Magnus Carlsen announced he was stepping down from the throne on World Chess Day (July 20), thus recognized by the United Nations. His decision can cause enormous damage to the sport which made him famous and a millionaire, while it is fashionable in much of the world due to the sum of four main factors: the confinements, the success of the series queen bet, its great potential as an educational tool and its usefulness in delaying brain aging and Alzheimer’s disease. One wonders if the Norwegian is missing a moral responsibility.
“Staying at the top is harder than getting there because you compete with the feeling that you have already achieved your life purpose. Staying motivated after climbing Chess Olympus is like climbing Everest twice (or better six). Humans need reasons”, explains Gari Kasparov in a tweet a few hours after the resignation of Carlsen, who will no longer be able to match one of Kasparov’s two greatest marks: to remain undefeated for seven consecutive duels. for the title (the Scandinavian has five). The other is still possible, but stratospheric: to be the number one for twenty consecutive years (1885-2005), until his retirement; Carlsen has had ten or eleven since January 2010, depending on how you rate him, rising to number two in November 2010, and March and May 2011.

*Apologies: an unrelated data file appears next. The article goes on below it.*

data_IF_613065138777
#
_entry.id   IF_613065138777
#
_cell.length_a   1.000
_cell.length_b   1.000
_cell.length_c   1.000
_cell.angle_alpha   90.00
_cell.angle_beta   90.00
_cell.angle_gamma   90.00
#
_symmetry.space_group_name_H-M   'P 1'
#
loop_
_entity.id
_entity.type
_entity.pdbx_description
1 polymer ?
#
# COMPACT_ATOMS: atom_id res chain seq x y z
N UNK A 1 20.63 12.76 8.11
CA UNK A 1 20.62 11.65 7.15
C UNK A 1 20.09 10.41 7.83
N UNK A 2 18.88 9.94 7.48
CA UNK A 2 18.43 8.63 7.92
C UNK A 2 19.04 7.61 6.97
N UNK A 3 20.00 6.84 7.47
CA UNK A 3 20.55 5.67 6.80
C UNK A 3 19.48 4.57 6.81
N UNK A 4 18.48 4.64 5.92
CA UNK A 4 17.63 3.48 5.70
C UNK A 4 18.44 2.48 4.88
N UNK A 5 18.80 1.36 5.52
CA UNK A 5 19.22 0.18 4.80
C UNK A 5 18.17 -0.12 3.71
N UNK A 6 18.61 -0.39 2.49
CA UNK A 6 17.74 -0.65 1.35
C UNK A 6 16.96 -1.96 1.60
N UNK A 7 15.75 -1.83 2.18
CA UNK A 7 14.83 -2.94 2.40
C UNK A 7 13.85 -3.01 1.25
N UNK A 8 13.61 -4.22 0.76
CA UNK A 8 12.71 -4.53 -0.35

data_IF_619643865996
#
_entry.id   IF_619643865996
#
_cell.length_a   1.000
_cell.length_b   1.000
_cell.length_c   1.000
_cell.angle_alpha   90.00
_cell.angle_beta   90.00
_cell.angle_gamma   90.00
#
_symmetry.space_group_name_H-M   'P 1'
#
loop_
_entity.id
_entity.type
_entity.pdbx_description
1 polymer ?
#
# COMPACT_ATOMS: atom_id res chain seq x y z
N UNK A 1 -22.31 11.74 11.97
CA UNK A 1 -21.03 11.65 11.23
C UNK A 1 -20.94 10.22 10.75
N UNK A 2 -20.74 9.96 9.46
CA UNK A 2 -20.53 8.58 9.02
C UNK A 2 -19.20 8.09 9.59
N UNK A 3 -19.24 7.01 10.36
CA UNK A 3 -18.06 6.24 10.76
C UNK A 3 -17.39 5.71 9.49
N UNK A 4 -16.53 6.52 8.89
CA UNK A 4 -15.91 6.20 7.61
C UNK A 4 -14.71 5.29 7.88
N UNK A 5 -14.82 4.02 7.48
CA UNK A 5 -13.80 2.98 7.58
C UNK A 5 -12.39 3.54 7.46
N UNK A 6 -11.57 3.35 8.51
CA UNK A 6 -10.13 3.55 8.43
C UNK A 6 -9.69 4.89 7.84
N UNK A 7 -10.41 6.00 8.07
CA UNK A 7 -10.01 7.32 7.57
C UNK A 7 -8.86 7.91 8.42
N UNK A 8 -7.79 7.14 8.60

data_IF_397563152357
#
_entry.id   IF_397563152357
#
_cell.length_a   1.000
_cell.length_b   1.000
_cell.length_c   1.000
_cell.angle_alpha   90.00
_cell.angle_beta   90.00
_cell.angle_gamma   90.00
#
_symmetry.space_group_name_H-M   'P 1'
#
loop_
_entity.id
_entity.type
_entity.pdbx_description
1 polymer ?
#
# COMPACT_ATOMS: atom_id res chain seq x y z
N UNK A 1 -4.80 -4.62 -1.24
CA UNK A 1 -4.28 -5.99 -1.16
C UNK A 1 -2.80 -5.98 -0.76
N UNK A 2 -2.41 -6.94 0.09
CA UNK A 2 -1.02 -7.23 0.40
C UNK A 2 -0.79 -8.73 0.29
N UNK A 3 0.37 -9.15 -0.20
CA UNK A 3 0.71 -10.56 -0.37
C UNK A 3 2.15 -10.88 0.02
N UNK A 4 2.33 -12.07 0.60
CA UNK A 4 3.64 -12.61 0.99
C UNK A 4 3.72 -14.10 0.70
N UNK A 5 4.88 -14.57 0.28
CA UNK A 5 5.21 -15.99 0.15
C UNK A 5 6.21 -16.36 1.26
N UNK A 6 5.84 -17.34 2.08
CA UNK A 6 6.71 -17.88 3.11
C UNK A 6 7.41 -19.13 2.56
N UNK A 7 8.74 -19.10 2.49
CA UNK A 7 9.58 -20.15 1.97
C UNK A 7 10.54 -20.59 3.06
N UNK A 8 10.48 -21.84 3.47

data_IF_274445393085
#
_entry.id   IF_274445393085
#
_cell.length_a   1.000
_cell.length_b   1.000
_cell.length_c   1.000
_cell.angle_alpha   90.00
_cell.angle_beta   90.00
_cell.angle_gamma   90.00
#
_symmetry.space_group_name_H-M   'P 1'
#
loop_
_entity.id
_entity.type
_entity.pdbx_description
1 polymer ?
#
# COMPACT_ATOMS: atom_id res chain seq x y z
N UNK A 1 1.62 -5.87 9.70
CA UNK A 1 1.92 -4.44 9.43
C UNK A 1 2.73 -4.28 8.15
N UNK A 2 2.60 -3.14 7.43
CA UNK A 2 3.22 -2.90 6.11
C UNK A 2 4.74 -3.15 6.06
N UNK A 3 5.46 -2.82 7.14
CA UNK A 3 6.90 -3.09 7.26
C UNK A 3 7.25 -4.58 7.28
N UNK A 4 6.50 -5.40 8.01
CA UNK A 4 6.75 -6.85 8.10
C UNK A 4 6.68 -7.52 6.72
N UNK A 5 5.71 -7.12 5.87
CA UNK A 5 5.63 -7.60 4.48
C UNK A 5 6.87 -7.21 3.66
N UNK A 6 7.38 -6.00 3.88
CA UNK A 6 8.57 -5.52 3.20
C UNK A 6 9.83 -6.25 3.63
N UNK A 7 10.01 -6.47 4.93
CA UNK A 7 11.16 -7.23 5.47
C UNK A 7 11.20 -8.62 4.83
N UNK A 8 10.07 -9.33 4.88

These reasons indicated by Kasparov elevate him as the champion who contributed the most to the popularity of chess, for a quarter of a century in the top flight, and also later, after his retirement. He made serious mistakes; the largest, causing a schism in 1993 by splitting from the then highly corrupt and inefficient, but necessary, International Chess Federation (FIDE). Still, the achievements of the Azerbaijani-born Russian weigh more heavily: he had the greatest rivalry in the history of any individual sport with Anatoli Karpov; he took the banner of humans versus computers in his duels against Deep Blue (IBM), which made universal headlines; wrote My great predecessors, a monumental work on all the world champions; and he always fought – he still does – for the popularity of chess as a sport, as well as for its important educational, social and therapeutic applications.
It’s fair to acknowledge that Carlsen didn’t have a rival like Karpov was for Kasparov. And also that he made a difficult, risky and very useful decision for the public interest a few weeks after the outbreak of the pandemic, in April 2020: Chess24, one of his group companies, Play Magnus, promoted a fast-paced tournament circuit for the internet when much of the world was locked at home. It is therefore true, as FIDE President Arkady Dvorkovich pointed out in his statement on Wednesday, that the Norwegian has helped make chess fashionable.